For the most part, recently we have been learning about what animals do to survive in the colder temperatures, where they live and what they eat. Through discussions we discovered that some animals hibernate to stay alive during the winter months. We read some books (both fiction and non-fiction) about hibernation and then together we brainstormed about types of animals that hibernate. The children came up with: Bears, worms, frogs, and bats. We learnt that some are deep sleepers and others wake up to eat sometimes!
One day after reading a book about hibernation, we sent the children off with the suggestion that they could choose an animal to be and build a home to hibernate in. The children put themselves in groups and went off to find a spot for their shelter or den. Most children chose an animal, collected materials, found a location, and made a plan. Many were worms, beavers, bears, bats and then there were some wood bugs! Over the next few days structures started to emerge, plans were made, discussions had, ideas changed, groups changed, animals changed and most of all the children changed. Working together in teams there were children drawing plans on clip boards, collecting branches larger then themselves, gathering pinecones and leaves, building and of course there were the children supervising! First the structures looked like branches placed around them or a whole dug in the ground.
As the days passed Lisa and I offered some questions:
Will you fit in it?
Will you be safe from predators?
Will it be comfortable and warm?
Will you have enough food?
Will it last the whole winter?
Is it water proof? Does it need to be?
This is when the dens really took off. The children started to build their shelters higher, but soon realized with a roof they didn’t fit in. Working together one group moved all of their bark and branches over to the tree and leaned them up on against it. Five teams and about five dens emerged. There were elaborate bear dens with toilets, air fresheners, decorations and doors. There were dens that 3-4 children could fit in at a time, with roofs that were actually pretty water proof. There were wood bug houses with long tunnels with bedrooms and of course a castle. The branches that the children were moving were very big, heavy, and awkward. They dragged them across the site to their shelter. When they had finished building it, they made bathrooms and bedrooms in their shelter. For some reason, it was imperative that every shelter needed a bathroom!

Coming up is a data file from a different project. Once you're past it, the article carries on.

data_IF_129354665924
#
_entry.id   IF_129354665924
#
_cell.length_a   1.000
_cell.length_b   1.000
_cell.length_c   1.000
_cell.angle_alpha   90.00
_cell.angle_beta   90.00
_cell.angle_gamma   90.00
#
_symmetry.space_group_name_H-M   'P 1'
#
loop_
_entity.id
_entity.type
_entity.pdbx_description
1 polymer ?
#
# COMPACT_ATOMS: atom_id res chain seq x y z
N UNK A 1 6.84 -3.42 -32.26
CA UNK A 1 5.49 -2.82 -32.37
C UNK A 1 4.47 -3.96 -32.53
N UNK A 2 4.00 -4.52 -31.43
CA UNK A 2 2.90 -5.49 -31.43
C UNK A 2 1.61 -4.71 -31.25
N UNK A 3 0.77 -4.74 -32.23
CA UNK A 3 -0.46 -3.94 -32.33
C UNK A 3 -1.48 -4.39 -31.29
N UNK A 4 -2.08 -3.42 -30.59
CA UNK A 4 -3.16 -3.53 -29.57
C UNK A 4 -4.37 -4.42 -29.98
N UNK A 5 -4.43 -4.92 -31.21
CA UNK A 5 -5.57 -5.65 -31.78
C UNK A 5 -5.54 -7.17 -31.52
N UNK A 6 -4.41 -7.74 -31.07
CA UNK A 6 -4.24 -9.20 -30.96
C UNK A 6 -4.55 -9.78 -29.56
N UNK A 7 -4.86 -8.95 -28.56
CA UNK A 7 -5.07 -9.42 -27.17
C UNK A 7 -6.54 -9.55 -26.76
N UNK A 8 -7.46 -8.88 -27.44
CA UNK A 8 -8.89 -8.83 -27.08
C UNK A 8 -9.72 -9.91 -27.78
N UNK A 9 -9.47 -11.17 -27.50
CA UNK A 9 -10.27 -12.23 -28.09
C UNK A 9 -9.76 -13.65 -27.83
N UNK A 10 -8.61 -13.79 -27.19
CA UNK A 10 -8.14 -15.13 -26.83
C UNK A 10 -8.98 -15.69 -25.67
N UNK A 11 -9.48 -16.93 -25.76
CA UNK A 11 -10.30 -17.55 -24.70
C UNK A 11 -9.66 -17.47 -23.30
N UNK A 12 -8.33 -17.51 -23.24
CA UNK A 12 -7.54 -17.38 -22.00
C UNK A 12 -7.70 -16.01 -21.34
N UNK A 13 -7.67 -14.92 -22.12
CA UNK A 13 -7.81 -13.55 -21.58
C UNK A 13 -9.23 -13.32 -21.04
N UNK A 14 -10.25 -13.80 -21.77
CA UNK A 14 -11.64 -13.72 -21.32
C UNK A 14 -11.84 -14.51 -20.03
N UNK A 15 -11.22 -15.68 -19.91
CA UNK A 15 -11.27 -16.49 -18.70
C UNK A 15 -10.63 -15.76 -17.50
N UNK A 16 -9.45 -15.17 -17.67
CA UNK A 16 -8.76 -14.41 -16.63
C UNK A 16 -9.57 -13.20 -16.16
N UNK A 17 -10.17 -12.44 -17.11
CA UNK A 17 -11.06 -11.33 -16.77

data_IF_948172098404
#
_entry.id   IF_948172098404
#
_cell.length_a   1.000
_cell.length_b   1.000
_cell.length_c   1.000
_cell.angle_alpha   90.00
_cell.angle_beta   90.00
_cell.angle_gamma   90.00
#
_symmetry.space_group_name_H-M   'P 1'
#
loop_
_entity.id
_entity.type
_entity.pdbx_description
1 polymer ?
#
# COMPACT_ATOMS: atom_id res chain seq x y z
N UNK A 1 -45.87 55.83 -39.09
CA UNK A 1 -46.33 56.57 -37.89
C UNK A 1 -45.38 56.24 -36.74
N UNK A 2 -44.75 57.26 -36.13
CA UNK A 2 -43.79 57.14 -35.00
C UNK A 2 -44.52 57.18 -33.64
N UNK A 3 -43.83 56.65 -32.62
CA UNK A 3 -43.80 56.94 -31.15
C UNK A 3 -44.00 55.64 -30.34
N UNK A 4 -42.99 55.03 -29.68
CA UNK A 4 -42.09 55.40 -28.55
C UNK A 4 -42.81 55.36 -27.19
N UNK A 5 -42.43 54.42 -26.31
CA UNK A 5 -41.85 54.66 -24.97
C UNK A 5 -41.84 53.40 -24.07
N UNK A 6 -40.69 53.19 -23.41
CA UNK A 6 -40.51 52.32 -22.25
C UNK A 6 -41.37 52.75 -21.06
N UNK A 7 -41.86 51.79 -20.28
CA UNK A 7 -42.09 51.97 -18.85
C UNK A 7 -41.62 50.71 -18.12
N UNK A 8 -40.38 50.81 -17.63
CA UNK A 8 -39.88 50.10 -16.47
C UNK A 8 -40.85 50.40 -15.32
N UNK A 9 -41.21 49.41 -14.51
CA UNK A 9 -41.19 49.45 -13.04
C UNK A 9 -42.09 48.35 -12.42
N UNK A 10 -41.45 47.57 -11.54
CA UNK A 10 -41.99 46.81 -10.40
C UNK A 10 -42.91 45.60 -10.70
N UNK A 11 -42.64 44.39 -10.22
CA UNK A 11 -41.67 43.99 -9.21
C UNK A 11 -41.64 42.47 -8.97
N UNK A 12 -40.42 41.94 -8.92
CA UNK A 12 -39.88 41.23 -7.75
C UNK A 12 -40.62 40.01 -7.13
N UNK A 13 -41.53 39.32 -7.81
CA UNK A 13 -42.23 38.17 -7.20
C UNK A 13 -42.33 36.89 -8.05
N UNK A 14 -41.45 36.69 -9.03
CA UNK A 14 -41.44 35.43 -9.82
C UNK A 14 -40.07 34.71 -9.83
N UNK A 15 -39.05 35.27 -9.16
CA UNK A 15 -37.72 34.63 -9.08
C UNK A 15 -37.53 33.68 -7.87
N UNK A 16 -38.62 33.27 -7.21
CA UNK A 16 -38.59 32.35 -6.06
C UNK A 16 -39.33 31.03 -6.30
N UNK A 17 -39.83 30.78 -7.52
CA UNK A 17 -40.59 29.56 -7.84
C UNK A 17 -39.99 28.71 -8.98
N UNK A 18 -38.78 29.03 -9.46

Over the winter break the dens held up in the weather. When we come back after two weeks the children went right back into their same groups and shelters, and engaged right back into the same dialogue as though no time had passed. Many children collected branches, mud, and small sticks to “fill the cracks” so that they were more water proof (It was really rainy the first few days back).
Lisa and I were both amazed how fast the children got into groups and started this project. How much teamwork there was as well as how the play progressed and developed. The children were constantly engaged in negotiating and dialogue about what they were doing. Some children were the planners, others the collectors and some the builders. We noticed new friendships bloom and children who normally don’t play together successfully, work together to create something magical.
Children discovered that some branches work better than others, and that making it between and under fallen trees is a perfect dry place to build a den. They measured the branches and sorted the longer and shorter ones, and felt their weight differences. When they were building, we noticed the children figuring out which branches would fit where, and that the smaller ones were better for the door area. The climbed their dens to see if they were strong enough to last the winter. They hung cedar because it smelled good and helped them keep dry. They also discovered that bark made a good roof, and kept them the driest.
From this we will start to go deeper into shapes and measurement concepts as the dens have made some interesting shapes and the children were able to engage with many weight and measurement concepts. The environment has allowed us to start to explore 3D shapes by finding materials around us and then using them to create new shapes. Another very fun time at Nature Kindergarten!